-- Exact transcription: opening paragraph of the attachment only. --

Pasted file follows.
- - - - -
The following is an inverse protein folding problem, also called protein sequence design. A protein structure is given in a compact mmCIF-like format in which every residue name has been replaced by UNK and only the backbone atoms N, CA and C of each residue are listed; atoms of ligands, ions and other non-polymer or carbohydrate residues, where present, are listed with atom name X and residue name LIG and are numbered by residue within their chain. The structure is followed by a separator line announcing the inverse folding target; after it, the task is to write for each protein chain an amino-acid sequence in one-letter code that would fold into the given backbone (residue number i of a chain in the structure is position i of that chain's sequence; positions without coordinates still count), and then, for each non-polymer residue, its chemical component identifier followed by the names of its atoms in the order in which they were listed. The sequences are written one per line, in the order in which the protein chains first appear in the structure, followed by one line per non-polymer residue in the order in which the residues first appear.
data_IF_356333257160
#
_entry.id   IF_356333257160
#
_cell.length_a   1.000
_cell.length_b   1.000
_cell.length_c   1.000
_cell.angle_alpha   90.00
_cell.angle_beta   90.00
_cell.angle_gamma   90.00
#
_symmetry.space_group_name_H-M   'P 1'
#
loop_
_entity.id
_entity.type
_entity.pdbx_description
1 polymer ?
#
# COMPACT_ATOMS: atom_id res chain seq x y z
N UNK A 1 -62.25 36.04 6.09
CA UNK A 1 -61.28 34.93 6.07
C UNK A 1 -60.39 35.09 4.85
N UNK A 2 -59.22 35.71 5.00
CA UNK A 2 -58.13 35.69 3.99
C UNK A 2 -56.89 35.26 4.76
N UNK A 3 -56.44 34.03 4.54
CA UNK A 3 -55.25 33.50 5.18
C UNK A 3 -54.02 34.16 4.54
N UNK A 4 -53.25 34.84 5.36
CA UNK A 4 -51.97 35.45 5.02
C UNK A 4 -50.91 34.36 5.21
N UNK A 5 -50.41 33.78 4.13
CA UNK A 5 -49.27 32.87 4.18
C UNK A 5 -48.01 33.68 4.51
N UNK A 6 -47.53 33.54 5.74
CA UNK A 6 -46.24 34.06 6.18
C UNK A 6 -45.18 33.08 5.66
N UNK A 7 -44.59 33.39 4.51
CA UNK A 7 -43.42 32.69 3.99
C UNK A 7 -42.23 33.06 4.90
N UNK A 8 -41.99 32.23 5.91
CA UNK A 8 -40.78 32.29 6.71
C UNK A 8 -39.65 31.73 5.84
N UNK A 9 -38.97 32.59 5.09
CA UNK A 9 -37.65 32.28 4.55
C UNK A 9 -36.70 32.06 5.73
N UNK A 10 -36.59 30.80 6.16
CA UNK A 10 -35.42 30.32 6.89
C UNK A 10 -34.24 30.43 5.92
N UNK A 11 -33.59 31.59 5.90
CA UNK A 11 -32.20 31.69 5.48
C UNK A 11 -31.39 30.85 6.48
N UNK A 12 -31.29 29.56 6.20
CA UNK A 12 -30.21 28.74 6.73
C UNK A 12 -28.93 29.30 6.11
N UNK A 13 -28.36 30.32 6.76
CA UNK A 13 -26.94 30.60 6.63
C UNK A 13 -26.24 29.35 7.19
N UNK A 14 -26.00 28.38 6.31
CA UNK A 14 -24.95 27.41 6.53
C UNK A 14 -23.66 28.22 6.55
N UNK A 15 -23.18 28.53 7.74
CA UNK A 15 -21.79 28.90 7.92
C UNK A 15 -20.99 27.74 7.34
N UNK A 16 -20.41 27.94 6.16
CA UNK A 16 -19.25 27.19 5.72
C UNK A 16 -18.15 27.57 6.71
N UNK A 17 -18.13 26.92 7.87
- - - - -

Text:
The following is an inverse protein folding problem, also called protein sequence design. A protein structure is given in a compact mmCIF-like format in which every residue name has been replaced by UNK and only the backbone atoms N, CA and C of each residue are listed; atoms of ligands, ions and other non-polymer or carbohydrate residues, where present, are listed with atom name X and residue name LIG and are numbered by residue within their chain. The structure is followed by a separator line announcing the inverse folding target; after it, the task is to write for each protein chain an amino-acid sequence in one-letter code that would fold into the given backbone (residue number i of a chain in the structure is position i of that chain's sequence; positions without coordinates still count), and then, for each non-polymer residue, its chemical component identifier followed by the names of its atoms in the order in which they were listed. The sequences are written one per line, in the order in which the protein chains first appear in the structure, followed by one line per non-polymer residue in the order in which the residues first appear.